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Nothing but Blue Skies

Nothing but Blue Skies Thomas McGuane s high spirited and fiercely lyrical new novel chronicles the fall and rise of Frank Copenhaver a man so unhinged by his wife s departure that he finds himself ruining his business fa

  • Title: Nothing but Blue Skies
  • Author: Thomas McGuane
  • ISBN: 9780679747789
  • Page: 311
  • Format: Paperback
  • Thomas McGuane s high spirited and fiercely lyrical new novel chronicles the fall and rise of Frank Copenhaver, a man so unhinged by his wife s departure that he finds himself ruining his business, falling in love with the wrong women, and wandering the lawns of his neighborhood, desperate for the merest glimpse of normalcy.The result is a ruefully funny novel of embattledThomas McGuane s high spirited and fiercely lyrical new novel chronicles the fall and rise of Frank Copenhaver, a man so unhinged by his wife s departure that he finds himself ruining his business, falling in love with the wrong women, and wandering the lawns of his neighborhood, desperate for the merest glimpse of normalcy.The result is a ruefully funny novel of embattled manhood, set in the country that McGuane has made his own a Montana where cowboys slug it out with speculators, a cattleman s best friend may be his insurance broker, and love and fishing are the only consolations that last.

    • Best Read [Thomas McGuane] ✓ Nothing but Blue Skies || [Christian Book] PDF ↠
      311 Thomas McGuane
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      Posted by:Thomas McGuane
      Published :2018-05-14T09:09:08+00:00

    1 thought on “Nothing but Blue Skies

    1. No final dos anos 90 li dois livros de Thomas McGuane (n. 1939) - “ Piano Devastado” – romance - (1971) (Editora De Soto) e “ Como Esfolar Um Gato” – contos - (1986) (Editora Fragmentos) ambos editados em 1988, únicas traduções na época, de um dos mais originais escritores norte-americano.Em 2012 a editora Quetzal regressa a Thomas McGuane com dois livros “ Um Céu Sempre Azul” (1992) e “ Por Um Fio” (2010).Contém Alguns SpoilersEm “Um Céu Sempre Azul” encontramos F [...]

    2. Love Thomas McGuane! This is an older book that I have read several times, but it never fails to be fun and thought-provoking. McGuane consistently blends comedy and a strange sense of impending disaster with an element of hysteria (these themes are present in all of his books). If you are new to McGuane read this one, 92 in the Shade, The Sporting Club, The Bushwhacked Piano and Panama for sure. He is right up there with our best American authors. His essays on the outdoors and fishing are also [...]

    3. Although certain tropes are repetitive (female hitchhikers smelling like sagebrush, many fishing scenes) and I think the main character receives too much of a pass at the end, the book is laugh-out-loud funny in places. McGuane rambles at times but he has a great gift for dialogue and comic timing. I particularly liked the bit where our hero found himself riding a pig. Another character's description of a porn film was funny as well. Not perfect, but a fun read.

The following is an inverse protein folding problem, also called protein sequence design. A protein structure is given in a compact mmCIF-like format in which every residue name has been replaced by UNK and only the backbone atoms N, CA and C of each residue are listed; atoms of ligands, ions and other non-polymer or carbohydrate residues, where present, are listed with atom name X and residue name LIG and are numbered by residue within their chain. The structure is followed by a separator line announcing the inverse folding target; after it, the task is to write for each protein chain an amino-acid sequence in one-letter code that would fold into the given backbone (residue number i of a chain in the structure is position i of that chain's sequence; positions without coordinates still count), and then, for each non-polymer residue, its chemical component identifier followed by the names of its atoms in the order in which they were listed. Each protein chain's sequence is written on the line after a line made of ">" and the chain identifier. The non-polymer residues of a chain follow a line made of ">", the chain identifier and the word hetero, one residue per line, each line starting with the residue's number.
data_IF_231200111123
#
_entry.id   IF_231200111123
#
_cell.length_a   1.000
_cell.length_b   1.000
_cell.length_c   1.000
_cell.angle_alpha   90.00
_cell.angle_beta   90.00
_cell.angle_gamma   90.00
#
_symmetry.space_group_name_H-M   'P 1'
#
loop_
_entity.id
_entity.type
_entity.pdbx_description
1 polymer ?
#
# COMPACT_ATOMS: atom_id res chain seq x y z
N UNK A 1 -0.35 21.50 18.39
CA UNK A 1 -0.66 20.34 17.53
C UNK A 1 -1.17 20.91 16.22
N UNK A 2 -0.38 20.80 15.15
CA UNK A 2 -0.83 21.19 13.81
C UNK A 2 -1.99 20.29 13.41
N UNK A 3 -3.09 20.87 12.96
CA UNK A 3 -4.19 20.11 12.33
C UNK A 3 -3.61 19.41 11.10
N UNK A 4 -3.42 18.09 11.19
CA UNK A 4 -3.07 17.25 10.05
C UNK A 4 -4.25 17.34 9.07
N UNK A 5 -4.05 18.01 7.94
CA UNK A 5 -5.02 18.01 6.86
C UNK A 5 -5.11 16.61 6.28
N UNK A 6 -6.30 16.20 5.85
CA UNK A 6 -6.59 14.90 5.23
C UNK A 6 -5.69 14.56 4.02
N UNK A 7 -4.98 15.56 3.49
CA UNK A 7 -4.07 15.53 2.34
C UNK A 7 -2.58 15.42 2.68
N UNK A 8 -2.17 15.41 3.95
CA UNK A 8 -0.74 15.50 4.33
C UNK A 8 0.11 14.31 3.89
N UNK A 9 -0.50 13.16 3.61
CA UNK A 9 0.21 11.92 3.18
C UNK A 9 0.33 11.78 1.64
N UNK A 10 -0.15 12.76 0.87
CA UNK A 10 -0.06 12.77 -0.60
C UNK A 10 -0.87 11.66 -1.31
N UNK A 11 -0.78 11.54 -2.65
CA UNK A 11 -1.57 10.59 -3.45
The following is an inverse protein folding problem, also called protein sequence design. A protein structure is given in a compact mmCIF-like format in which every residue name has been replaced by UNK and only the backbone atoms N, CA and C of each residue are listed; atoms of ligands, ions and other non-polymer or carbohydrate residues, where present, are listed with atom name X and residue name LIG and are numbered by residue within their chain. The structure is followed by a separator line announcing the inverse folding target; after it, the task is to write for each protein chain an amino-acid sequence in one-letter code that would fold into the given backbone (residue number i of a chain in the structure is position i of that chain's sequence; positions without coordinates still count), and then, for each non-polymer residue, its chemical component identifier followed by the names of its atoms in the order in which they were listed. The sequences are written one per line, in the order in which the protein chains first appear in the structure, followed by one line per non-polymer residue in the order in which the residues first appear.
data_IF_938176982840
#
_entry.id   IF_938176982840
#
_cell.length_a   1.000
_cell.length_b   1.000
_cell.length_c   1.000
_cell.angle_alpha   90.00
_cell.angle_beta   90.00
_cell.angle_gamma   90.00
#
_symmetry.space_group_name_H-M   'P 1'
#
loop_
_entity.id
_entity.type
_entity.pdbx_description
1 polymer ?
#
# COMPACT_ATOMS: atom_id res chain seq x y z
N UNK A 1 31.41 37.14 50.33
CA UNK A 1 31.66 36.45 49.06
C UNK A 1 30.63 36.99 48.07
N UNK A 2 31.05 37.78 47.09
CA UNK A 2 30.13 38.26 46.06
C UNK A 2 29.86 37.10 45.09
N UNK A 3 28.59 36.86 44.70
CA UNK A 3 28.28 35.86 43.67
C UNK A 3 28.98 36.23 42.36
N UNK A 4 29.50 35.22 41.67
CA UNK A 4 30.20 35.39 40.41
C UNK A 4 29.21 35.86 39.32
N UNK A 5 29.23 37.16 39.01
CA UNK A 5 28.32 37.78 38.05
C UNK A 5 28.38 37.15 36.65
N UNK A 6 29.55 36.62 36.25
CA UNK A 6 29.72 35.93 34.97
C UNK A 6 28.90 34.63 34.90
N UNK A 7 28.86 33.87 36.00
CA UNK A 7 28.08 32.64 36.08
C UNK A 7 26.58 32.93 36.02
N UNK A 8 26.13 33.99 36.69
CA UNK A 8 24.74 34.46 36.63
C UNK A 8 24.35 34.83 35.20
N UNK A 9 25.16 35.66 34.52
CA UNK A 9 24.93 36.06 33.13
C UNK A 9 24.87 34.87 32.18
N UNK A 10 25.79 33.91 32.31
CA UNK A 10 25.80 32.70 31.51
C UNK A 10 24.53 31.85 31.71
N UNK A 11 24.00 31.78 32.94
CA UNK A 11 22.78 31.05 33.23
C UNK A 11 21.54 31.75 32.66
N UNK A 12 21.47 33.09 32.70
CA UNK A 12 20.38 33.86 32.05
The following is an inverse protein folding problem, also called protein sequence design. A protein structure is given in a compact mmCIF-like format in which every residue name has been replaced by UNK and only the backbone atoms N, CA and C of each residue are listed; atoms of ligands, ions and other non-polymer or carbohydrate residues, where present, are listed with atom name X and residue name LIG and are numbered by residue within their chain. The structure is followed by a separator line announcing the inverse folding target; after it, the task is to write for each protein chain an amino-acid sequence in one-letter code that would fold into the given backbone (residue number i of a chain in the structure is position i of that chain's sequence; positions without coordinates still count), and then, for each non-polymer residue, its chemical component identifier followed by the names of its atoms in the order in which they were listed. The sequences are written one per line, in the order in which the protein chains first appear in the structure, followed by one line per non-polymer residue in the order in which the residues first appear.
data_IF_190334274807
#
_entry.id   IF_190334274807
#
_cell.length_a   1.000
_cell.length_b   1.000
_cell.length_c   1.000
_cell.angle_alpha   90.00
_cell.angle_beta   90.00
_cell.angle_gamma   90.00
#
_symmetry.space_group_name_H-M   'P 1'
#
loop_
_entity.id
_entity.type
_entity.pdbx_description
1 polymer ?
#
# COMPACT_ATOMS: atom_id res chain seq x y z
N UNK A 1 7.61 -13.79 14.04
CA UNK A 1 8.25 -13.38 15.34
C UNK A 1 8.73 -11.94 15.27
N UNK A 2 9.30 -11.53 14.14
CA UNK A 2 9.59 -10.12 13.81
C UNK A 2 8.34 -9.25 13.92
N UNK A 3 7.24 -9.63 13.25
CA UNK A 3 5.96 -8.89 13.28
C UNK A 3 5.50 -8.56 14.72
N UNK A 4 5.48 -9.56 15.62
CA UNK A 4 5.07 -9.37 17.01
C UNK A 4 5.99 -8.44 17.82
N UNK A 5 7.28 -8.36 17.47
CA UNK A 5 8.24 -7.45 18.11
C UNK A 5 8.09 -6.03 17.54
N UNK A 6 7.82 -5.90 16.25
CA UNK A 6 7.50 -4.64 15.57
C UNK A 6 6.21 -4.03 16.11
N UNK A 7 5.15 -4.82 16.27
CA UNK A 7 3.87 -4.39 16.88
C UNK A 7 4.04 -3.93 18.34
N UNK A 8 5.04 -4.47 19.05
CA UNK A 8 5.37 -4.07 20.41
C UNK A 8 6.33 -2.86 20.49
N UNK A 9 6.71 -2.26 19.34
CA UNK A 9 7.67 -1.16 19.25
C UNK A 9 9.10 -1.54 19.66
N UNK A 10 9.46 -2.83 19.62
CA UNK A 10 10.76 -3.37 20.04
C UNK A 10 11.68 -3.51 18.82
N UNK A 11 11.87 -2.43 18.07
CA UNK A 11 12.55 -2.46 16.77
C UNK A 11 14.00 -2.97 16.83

4. Recovered from a disastrously bad first 20 pages to hit mediocrity before regressing toward the end. Kind of a divorced guy fantasy novel. Fall ass backwards into sex while your businesses fall apart, but no worry, something will come along to fix that problem! The only thing that separates it from a thousand other books like this is that this one is set in small-town Montana rather than a big city.

    5. História de um empresário/empreendedor americano típico no interior dos EUA. A escrita é bastante acessível, e tem alguns rasgos de humor. É uma história simples de um homem um pouco perdido em todos os sentidos. Nota-se bem nesta historia a importância dos investimentos de risco nos EUA. A ideia de investir para ganhar dinheiro. Vários tipos de investimento, só por isso é interessante para conhecer um pouco do perfil de um americano médio.

    6. I liked the very American-ness of the book, I thought it was witty and sometimes bizarre in a way I like. So it was a very entertaining read, (or listen, I should say) but I wouldn't quickly choose another book by the same author.

    7. Good writer. Like it best when he is not talking about sex and women. Enjoy his descriptions of Montana landscapes.

    8. Just the book I needed at this point in my life. Life spiralling out of control after his wife leaves him and he nearly ruins his businesses because of it, Frank tries to come to his senses. I didn't want it to end. Included in the book is one of the best fly fishing catches ever put to paper.'love and fishing are the only consolations that last.'re-read this year and it is just as lush as my first reading. truly a masterpiece. The taste of its bawdiness lingers. The anti-hero can be such a lout [...]

    9. While there is some great Montana writing with some interesting characters and plot, I ended up being put off by Thomas McGuane's continued going overboard in exploring the depths of the central character's depression and slide and caricature of too many characters.The story is set in a Montana town and follows Frank Copenhaver, a successful businessman with a nice family, good friends and healthy hobbies, especially fly fishing in the nearby rivers. However, his business and personal life slide [...]

    10. Ol Patrick hubey doobey doo threw a list my way. He put this guy on top and to this title he said "The main character of "Nothing but Blue Skies" starts his downward spiral after his wife leaves him, so you might want to start there (or not). It also includes the best car chase I've ever read." so after my flight east today, I may know how it ends.So far it's a bit vonnegut.Now that I've finished this book, it was definitely a good journey, an enjoyable story that I longed to return to. But the [...]